What Did the Romans Ever Do for Us?

Römisches Staatsrecht, by Theodor MommsenProfessor Raymond Geuss teaches in the Philosophy Faculty of the University of Cambridge, and is co-editor (with Quentin Skinner) of Cambridge University Press’s distinguished series, ‘Cambridge Texts in the History of Political Thought‘. He has been reading our reissue of Mommsen’s Römisches Staatsrecht, and has sent us these comments on the continuing significance of Mommsen’s works.

‘Greek literature and Greek philosophy have always been the heart and soul of Western civilisation, but, for a variety of reasons, and despite the influence of philosophers like Plato and Aristotle on later thinkers, ancient Greek politics has not been a continuing object of careful study, much less, a source of universally accepted paradigms. Although most contemporary political regimes show an obsessive interest in describing themselves as ‘democracies’, this is an extremely recent phenomenon — until well into the nineteenth century ‘democratic’ was overwhelmingly a term of abuse — and in fact no contemporary regime, save perhaps that of the small forest cantons of Switzerland,  has much similarity with anything a fifth- or fourth-century Greek thinker would have recognised as ‘democracy’.  On the other hand, the memory of the Roman Republic and the Principate — its structures, institutions, procedures, and legal principles — remained a constant presence in European life, and provided a shared framework of reference within which politics could be located, analysed and discussed. To understand politics in Europe is to understand Rome and its consequences.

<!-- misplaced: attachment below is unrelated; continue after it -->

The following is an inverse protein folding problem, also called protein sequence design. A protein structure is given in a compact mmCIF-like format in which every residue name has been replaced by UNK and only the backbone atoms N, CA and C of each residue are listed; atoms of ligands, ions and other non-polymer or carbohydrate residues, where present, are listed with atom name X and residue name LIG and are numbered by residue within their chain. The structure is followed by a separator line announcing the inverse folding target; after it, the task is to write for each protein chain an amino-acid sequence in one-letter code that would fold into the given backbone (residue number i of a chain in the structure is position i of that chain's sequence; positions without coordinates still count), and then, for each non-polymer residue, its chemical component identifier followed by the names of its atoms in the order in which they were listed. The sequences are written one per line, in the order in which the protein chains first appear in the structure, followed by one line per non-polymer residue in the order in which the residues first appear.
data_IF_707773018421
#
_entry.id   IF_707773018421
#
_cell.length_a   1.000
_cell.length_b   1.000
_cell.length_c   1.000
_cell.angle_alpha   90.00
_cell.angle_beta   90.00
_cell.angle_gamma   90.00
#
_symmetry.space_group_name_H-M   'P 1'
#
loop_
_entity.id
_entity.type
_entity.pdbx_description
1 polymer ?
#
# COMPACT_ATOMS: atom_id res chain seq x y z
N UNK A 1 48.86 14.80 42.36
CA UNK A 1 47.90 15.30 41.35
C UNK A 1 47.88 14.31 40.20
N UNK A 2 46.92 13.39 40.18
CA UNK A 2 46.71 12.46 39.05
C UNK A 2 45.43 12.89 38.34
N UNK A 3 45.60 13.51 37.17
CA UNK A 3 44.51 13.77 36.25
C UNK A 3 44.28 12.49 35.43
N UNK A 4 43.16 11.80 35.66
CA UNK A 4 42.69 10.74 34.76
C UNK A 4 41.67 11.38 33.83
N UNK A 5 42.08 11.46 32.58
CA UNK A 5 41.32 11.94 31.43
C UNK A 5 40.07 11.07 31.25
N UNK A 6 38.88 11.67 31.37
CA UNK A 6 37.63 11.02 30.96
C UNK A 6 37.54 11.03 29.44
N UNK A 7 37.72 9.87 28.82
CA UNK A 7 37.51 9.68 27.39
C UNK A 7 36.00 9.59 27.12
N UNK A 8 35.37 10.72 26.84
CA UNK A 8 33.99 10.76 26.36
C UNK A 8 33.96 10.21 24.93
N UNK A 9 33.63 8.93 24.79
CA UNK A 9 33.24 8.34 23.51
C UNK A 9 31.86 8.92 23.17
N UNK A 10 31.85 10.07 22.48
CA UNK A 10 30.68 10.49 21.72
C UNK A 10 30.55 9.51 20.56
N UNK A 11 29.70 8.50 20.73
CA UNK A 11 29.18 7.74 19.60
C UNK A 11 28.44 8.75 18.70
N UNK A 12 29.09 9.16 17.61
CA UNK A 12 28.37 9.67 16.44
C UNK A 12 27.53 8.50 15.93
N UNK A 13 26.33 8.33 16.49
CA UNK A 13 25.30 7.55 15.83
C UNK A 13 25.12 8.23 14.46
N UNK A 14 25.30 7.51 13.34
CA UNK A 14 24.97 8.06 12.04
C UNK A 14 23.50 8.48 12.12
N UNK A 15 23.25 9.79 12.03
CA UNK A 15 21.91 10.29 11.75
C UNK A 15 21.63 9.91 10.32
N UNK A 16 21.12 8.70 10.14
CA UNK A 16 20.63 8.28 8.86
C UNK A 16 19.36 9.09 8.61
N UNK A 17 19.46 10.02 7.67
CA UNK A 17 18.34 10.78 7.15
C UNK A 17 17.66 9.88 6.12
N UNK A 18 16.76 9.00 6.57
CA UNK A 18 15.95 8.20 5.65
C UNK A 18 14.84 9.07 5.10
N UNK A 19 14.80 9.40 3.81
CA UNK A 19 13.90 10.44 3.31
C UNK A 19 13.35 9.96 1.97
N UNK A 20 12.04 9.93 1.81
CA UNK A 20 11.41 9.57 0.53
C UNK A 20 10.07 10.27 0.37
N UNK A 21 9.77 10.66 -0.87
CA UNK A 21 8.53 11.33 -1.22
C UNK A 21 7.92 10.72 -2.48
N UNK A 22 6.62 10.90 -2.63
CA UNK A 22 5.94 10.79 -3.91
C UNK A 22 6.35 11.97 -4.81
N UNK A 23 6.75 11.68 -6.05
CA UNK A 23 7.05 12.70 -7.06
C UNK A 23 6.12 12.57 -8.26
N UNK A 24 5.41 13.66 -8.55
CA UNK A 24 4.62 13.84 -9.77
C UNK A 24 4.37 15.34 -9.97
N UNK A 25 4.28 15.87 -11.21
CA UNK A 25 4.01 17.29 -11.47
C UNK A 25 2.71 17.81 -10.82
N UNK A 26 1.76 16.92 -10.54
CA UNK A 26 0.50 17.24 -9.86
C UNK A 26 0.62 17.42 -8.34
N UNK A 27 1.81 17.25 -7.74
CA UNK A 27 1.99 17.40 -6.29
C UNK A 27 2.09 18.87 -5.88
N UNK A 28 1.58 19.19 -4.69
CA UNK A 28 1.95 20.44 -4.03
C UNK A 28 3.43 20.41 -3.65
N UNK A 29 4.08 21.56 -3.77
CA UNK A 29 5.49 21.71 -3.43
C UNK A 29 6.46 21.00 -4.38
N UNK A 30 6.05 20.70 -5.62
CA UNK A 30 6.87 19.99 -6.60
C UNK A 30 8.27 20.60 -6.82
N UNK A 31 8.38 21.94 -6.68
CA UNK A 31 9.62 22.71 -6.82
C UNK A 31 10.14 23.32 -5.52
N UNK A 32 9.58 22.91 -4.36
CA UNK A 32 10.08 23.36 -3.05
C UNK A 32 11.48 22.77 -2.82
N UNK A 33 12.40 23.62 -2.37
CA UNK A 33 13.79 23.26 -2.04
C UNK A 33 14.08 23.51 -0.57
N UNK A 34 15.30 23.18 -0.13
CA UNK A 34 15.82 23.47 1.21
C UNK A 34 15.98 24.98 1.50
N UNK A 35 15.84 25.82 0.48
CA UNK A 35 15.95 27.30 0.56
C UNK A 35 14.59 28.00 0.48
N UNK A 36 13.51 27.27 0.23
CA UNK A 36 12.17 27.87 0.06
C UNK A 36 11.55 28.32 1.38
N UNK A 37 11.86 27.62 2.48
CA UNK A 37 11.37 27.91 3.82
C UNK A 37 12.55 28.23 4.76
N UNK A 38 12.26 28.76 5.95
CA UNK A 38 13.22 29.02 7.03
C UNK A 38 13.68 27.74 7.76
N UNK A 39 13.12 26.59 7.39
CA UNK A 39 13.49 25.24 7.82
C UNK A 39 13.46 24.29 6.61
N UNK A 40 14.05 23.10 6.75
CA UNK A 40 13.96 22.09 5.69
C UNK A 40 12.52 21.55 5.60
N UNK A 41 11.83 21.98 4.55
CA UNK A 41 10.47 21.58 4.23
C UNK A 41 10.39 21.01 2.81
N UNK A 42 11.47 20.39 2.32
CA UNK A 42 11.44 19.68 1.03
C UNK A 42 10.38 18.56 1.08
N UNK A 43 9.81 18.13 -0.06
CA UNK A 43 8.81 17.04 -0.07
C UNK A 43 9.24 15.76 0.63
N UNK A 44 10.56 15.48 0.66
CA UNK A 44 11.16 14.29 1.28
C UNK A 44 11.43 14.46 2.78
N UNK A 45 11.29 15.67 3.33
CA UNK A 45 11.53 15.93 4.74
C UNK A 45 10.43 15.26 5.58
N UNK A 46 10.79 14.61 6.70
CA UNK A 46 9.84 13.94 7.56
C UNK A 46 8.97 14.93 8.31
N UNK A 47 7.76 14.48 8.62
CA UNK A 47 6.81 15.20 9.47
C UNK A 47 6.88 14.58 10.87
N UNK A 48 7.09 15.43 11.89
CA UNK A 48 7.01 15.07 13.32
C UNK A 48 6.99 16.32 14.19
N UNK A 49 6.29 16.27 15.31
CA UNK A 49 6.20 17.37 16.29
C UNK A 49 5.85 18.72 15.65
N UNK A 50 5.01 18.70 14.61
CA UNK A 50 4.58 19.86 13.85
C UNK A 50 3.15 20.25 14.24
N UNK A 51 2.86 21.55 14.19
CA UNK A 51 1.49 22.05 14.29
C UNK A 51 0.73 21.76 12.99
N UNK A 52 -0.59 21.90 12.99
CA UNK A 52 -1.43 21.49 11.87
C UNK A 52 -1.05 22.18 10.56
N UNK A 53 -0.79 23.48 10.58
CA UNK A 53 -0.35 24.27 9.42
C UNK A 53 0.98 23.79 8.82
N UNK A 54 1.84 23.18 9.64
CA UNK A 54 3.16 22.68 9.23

Theodor Mommsen, an early recipient (in 1902) of the Nobel Prize for literature, was one of the most intellectually powerful and erudite nineteenth-century interpreters of Roman society, politics, and law, and his Römisches Staatsrecht, first published in 1871, remains a remarkably lucid, comprehensive and interesting treatment of the institutional and legal framework of Roman politics.

‘Any university library which aspires to cater for the needs of students of politics, law, or European history needs to contain a copy of this work.

‘These five volumes are carefully produced to a technically very high level. Not only is the main text as easy to read in this digital reproduction as in bound copies of the original printing, but even every accent  in the Greek quotations found in the footnotes (in 8pt. type) is fully and readily legible.’

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